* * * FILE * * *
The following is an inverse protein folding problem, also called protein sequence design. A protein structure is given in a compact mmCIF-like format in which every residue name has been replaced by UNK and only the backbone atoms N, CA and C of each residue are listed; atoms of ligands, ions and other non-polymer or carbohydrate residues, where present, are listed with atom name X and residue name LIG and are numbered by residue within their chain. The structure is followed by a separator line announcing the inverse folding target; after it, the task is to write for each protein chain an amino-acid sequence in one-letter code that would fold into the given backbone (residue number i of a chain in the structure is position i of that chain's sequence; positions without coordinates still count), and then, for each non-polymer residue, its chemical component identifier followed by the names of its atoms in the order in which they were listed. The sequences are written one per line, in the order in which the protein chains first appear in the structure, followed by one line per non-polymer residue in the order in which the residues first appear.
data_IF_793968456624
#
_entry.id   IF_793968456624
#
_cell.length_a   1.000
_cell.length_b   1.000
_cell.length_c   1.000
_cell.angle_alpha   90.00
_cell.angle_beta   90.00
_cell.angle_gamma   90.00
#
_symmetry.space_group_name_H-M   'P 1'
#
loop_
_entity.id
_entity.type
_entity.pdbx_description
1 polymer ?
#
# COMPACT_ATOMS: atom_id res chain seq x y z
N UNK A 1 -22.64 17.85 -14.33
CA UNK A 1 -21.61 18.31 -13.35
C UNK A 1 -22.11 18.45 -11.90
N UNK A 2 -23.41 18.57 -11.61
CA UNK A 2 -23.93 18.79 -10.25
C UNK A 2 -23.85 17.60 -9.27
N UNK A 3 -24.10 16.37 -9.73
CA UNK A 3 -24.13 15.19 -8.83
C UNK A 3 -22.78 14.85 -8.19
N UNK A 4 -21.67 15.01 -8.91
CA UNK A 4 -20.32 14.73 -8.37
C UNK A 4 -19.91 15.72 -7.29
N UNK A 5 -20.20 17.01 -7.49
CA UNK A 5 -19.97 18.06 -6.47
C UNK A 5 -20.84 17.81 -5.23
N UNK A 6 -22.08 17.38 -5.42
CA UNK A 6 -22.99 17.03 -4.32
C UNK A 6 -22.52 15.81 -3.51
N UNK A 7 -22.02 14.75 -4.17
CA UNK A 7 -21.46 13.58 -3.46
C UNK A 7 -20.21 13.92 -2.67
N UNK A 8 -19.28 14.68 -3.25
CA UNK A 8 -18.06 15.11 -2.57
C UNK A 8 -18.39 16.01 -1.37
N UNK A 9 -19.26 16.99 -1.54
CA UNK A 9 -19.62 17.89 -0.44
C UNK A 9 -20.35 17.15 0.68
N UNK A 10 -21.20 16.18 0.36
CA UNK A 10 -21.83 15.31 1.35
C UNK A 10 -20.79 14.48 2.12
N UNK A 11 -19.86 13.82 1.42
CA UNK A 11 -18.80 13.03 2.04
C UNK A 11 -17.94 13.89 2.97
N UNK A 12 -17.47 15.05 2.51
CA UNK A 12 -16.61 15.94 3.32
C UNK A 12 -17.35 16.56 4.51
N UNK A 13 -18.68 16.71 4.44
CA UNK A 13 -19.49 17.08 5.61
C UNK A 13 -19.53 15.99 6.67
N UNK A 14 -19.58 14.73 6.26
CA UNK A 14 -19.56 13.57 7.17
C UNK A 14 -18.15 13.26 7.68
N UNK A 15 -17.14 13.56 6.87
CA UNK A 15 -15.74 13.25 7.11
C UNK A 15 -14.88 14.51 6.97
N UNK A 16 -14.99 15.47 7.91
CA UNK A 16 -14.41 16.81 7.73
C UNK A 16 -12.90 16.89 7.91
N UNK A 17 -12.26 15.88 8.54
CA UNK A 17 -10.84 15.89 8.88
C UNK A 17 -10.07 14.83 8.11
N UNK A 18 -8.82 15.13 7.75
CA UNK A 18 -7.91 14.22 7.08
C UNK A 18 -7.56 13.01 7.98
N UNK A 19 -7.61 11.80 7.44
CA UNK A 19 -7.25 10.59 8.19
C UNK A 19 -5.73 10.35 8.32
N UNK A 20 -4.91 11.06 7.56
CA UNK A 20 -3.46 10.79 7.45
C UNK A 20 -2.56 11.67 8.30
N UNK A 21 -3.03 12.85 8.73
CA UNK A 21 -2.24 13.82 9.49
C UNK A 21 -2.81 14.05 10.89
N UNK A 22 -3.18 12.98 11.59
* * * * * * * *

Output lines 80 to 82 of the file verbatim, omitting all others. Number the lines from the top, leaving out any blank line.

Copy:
CA UNK A 20 -3.46 10.79 7.45
C UNK A 20 -2.56 11.67 8.30
N UNK A 21 -3.03 12.85 8.73